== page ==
If you are still enjoying your bounty of great Christmas gifts, keep having fun. But if you got a couple of duds — and are currently joining the throng of sellers on eBay — Amazon has an idea that may stave off disappointment in future years.
In our busy modern and connected lives, plenty of people use Amazon to buy gifts to ship directly to friends and relatives who live elsewhere. Such buyers fall into three main categories: those who stick to the automated wishlist feature; those who chose carefully and creatively to come up with amazingly appropriate and thoughtful gifts; and those who try this but fail.
It’s the last category that’s targeted in an Amazon patent, applied for in 2006 but only recently granted. The patent is for a system using “gift conversion” logic to allow users to set up filters for unwanted gifts: anything bought to be shipped to them that triggers the filter can be replaced with a specific similarly-priced gift, an item chosen at random from a wishlist, or the equivalent value in vouchers.
The patent suggests such a system could have a wide variety of filters, from specific products, to wide categories (no wollen clothes, no slushy movies), to format replacements (VHS gifts to be replaced by the same title on DVD.) It would also be possible to automatically replace any gift that has already been purchased by the user on Amazon. And users can create category limits: for example, a fresher at university who fears everyone is going to buy him textbooks could limit their total Amazon haul to five textbooks.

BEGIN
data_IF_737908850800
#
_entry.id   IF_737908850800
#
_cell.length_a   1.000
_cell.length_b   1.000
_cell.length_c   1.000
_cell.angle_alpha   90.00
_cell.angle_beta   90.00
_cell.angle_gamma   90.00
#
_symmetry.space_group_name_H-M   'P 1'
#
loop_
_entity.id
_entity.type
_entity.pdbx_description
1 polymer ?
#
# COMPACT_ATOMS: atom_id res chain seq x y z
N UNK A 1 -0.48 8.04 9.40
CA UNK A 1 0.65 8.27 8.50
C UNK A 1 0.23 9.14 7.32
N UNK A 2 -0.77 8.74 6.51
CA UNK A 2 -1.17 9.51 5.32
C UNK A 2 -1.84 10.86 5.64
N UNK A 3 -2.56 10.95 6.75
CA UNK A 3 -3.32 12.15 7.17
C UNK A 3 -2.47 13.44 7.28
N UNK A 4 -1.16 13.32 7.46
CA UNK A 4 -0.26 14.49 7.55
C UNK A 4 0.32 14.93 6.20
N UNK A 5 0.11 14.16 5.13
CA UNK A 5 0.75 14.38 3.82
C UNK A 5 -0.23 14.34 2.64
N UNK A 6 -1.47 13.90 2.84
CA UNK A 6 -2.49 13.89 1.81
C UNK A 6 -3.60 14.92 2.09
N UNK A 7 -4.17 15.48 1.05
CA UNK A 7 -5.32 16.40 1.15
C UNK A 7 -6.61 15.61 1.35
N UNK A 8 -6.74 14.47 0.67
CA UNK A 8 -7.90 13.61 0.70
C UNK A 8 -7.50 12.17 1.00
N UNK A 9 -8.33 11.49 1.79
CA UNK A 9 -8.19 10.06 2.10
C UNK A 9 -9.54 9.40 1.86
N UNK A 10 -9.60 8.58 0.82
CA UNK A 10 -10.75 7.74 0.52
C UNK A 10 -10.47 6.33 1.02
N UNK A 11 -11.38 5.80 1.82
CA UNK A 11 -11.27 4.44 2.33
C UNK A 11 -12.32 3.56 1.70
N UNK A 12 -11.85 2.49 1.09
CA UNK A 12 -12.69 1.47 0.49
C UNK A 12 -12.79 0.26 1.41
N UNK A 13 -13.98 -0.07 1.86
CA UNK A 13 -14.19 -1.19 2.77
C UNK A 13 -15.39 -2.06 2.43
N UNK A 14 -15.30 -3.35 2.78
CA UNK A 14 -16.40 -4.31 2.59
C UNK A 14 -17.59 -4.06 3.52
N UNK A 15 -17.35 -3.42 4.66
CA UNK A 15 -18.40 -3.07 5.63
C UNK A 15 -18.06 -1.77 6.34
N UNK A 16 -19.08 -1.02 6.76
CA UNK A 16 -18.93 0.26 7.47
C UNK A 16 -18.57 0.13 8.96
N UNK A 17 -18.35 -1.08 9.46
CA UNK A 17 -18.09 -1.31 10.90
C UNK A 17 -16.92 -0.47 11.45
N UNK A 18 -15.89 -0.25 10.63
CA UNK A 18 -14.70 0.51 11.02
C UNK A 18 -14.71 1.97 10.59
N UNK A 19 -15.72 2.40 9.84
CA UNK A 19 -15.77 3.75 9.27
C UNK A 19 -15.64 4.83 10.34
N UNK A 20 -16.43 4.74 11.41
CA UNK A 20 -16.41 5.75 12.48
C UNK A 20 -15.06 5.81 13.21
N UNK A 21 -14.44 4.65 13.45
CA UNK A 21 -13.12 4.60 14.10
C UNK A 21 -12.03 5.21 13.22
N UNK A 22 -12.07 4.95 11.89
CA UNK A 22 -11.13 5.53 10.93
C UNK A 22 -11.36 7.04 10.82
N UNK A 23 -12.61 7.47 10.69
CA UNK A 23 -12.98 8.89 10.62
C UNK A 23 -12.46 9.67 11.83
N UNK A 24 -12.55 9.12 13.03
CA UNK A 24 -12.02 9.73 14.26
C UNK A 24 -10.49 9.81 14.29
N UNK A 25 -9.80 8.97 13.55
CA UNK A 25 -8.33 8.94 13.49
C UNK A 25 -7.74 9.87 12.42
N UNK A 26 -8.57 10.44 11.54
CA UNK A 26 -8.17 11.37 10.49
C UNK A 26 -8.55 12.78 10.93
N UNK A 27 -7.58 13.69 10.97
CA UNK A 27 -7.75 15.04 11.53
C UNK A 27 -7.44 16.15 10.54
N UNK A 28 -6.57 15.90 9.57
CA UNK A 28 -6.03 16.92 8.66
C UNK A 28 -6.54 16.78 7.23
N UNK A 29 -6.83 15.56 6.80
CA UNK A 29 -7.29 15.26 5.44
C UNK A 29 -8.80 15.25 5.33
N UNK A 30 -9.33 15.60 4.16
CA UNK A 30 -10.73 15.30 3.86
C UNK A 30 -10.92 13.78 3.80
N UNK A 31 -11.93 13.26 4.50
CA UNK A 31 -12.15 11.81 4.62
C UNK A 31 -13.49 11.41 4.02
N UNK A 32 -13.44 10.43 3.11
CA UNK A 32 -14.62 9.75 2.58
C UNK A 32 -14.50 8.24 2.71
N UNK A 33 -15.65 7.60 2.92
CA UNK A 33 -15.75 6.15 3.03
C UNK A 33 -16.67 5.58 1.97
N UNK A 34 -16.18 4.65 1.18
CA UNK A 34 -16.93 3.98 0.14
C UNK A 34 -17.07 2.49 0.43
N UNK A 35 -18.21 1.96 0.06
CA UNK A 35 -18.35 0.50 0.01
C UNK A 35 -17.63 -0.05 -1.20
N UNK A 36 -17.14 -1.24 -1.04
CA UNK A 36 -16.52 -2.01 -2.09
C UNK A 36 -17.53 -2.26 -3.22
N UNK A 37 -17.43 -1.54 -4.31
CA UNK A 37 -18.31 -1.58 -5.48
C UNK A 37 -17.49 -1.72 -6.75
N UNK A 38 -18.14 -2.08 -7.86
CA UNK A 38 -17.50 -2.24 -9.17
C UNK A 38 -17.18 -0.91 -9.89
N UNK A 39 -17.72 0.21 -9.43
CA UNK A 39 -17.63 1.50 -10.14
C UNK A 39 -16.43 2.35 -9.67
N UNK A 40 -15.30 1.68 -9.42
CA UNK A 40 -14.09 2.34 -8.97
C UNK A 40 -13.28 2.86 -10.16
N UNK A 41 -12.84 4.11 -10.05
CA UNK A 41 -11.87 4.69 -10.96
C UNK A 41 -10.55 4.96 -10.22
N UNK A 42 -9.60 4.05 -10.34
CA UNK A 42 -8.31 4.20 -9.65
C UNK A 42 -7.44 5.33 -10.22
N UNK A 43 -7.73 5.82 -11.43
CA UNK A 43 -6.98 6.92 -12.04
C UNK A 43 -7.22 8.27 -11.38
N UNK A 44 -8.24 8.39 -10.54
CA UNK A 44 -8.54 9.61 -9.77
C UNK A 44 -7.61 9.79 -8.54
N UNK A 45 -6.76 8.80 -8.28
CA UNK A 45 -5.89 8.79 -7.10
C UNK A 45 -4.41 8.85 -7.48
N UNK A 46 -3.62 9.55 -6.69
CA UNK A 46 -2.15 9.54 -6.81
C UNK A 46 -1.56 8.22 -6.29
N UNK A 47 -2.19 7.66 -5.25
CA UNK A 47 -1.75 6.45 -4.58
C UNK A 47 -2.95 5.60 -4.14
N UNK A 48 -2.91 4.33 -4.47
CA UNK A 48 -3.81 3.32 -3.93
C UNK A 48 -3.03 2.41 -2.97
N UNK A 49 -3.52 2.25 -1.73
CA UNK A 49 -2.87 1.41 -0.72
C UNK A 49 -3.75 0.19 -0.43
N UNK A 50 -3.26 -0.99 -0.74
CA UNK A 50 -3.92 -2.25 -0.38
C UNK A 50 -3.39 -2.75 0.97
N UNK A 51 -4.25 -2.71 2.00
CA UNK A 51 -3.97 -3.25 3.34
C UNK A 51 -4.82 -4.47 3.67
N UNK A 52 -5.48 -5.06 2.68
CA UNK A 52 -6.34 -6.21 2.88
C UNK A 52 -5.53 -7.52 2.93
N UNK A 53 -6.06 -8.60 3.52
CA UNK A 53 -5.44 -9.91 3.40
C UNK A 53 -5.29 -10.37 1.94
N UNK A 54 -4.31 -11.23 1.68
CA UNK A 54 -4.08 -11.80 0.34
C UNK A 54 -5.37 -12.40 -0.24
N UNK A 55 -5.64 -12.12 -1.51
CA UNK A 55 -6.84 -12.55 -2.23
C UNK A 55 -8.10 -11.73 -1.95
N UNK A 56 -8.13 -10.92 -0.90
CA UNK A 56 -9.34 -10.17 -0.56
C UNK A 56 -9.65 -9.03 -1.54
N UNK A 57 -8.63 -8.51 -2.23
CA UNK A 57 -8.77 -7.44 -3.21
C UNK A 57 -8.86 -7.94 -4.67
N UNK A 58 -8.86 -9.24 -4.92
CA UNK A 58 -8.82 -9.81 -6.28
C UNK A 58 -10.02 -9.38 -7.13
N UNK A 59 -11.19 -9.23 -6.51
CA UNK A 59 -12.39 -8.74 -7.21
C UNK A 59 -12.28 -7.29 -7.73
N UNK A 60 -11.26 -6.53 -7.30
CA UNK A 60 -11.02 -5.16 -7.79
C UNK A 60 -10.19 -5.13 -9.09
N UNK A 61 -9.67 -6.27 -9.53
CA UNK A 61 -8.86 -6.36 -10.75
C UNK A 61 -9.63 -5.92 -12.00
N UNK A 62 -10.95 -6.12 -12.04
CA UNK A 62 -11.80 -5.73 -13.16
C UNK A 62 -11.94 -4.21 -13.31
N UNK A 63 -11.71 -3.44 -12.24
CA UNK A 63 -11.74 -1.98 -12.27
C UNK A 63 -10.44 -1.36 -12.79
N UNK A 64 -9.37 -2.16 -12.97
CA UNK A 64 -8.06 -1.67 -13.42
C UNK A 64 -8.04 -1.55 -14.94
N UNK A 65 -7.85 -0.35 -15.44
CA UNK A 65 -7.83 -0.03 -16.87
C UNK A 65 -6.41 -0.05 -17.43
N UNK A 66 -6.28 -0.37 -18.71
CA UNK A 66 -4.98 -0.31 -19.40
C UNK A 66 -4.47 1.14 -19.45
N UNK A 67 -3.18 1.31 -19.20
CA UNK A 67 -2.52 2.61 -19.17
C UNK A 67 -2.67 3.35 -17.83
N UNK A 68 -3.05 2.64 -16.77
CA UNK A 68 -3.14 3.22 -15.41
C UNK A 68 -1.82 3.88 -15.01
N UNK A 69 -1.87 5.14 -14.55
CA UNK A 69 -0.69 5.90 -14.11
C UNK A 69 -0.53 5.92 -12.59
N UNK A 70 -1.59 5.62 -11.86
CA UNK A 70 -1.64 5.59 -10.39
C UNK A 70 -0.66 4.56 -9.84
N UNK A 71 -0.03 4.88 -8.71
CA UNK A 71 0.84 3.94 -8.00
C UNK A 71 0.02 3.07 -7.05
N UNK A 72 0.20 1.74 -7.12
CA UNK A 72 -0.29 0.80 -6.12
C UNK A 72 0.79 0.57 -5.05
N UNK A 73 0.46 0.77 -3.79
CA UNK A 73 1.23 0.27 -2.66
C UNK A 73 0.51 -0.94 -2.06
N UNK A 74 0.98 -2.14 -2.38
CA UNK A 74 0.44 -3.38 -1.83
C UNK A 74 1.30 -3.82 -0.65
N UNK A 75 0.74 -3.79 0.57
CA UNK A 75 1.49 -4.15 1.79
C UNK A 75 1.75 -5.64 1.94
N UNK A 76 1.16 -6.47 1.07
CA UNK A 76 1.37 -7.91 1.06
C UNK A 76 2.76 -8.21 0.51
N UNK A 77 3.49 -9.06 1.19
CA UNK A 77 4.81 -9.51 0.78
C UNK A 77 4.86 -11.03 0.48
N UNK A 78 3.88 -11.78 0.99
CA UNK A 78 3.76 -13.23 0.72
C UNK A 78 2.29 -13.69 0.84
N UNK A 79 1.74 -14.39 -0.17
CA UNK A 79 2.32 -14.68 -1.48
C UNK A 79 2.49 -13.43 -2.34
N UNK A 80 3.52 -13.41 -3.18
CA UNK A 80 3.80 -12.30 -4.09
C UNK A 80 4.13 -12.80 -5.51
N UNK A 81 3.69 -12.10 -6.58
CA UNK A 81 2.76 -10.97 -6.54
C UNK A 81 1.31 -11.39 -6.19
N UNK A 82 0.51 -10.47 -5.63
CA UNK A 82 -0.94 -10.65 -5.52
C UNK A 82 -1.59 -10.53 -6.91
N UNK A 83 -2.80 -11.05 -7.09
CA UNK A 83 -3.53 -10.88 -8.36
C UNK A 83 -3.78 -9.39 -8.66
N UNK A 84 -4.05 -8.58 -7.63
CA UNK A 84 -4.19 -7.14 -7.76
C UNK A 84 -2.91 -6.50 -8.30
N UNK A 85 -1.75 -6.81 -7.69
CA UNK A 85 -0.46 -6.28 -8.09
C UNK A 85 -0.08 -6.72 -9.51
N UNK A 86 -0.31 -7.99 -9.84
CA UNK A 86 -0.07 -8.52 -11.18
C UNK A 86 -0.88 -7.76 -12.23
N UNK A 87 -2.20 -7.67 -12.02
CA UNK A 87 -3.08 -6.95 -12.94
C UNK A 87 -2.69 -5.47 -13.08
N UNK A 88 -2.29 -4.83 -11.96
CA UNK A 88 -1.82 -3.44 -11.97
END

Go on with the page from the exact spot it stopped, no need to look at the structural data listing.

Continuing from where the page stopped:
But it’s an example known as rule 501 in the patent that’s caused the most controversy, thanks to the example user title of ” Convert all gifts from Aunt Mildred.” Whether the system spots a user ID, a billing address or even card details known to match Aunt Mildred, that gift is never leaving Amazon’s headquarters. And why does our hypothetical recipient need to resort to such tactics: “The user may specify such a rule because the user believes that this potential sender has different tastes than the user.”
The system even includes customization depending on exactly how honest the recipient wants to be about such tactics. It’s possible to have the system e-mail Aunt Mildred to politely explain that the gift has been converted, and even give a reason why. But it’s also possible to send an automated lie, thanking her for the lovely present that she sent.
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